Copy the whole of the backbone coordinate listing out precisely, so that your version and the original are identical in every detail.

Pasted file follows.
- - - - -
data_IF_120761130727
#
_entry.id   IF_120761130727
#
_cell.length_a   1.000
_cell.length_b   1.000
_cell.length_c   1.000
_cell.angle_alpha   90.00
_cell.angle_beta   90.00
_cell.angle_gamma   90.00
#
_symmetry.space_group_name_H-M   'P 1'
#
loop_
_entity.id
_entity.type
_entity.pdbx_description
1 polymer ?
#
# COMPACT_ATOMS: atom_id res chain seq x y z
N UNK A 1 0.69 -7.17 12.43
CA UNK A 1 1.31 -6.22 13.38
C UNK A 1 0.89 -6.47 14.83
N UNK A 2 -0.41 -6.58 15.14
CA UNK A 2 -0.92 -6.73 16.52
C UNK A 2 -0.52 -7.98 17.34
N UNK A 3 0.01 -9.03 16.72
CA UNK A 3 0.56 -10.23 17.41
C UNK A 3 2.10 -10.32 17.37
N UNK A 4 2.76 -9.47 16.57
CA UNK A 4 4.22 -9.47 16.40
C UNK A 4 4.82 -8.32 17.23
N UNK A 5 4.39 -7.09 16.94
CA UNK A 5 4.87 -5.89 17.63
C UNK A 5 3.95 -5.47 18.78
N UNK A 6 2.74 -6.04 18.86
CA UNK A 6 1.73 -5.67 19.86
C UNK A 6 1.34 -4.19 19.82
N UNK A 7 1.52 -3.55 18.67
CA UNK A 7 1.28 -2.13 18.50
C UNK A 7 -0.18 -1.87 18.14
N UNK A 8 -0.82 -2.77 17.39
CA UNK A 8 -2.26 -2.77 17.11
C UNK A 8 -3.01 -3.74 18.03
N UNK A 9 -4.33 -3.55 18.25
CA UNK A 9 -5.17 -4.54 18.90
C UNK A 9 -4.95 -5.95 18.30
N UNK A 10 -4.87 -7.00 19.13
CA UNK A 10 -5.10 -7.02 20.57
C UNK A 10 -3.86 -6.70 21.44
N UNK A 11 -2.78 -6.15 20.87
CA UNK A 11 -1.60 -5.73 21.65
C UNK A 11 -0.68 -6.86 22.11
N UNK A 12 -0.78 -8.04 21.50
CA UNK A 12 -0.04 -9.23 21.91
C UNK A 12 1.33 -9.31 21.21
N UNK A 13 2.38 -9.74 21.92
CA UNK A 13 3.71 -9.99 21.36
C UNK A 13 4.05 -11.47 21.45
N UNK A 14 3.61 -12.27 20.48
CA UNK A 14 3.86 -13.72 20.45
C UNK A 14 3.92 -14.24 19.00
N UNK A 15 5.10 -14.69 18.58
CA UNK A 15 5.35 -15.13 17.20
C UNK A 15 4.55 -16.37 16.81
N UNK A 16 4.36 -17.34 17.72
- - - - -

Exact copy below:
data_IF_120761130727
#
_entry.id   IF_120761130727
#
_cell.length_a   1.000
_cell.length_b   1.000
_cell.length_c   1.000
_cell.angle_alpha   90.00
_cell.angle_beta   90.00
_cell.angle_gamma   90.00
#
_symmetry.space_group_name_H-M   'P 1'
#
loop_
_entity.id
_entity.type
_entity.pdbx_description
1 polymer ?
#
# COMPACT_ATOMS: atom_id res chain seq x y z
N UNK A 1 0.69 -7.17 12.43
CA UNK A 1 1.31 -6.22 13.38
C UNK A 1 0.89 -6.47 14.83
N UNK A 2 -0.41 -6.58 15.14
CA UNK A 2 -0.92 -6.73 16.52
C UNK A 2 -0.52 -7.98 17.34
N UNK A 3 0.01 -9.03 16.72
CA UNK A 3 0.56 -10.23 17.41
C UNK A 3 2.10 -10.32 17.37
N UNK A 4 2.76 -9.47 16.57
CA UNK A 4 4.22 -9.47 16.40
C UNK A 4 4.82 -8.32 17.23
N UNK A 5 4.39 -7.09 16.94
CA UNK A 5 4.87 -5.89 17.63
C UNK A 5 3.95 -5.47 18.78
N UNK A 6 2.74 -6.04 18.86
CA UNK A 6 1.73 -5.67 19.86
C UNK A 6 1.34 -4.19 19.82
N UNK A 7 1.52 -3.55 18.67
CA UNK A 7 1.28 -2.13 18.50
C UNK A 7 -0.18 -1.87 18.14
N UNK A 8 -0.82 -2.77 17.39
CA UNK A 8 -2.26 -2.77 17.11
C UNK A 8 -3.01 -3.74 18.03
N UNK A 9 -4.33 -3.55 18.25
CA UNK A 9 -5.17 -4.54 18.90
C UNK A 9 -4.95 -5.95 18.30
N UNK A 10 -4.87 -7.00 19.13
CA UNK A 10 -5.10 -7.02 20.57
C UNK A 10 -3.86 -6.70 21.44
N UNK A 11 -2.78 -6.15 20.87
CA UNK A 11 -1.60 -5.73 21.65
C UNK A 11 -0.68 -6.86 22.11
N UNK A 12 -0.78 -8.04 21.50
CA UNK A 12 -0.04 -9.23 21.91
C UNK A 12 1.33 -9.31 21.21
N UNK A 13 2.38 -9.74 21.92
CA UNK A 13 3.71 -9.99 21.36
C UNK A 13 4.05 -11.47 21.45
N UNK A 14 3.61 -12.27 20.48
CA UNK A 14 3.86 -13.72 20.45
C UNK A 14 3.92 -14.24 19.00
N UNK A 15 5.10 -14.69 18.58
CA UNK A 15 5.35 -15.13 17.20
C UNK A 15 4.55 -16.37 16.81
N UNK A 16 4.36 -17.34 17.72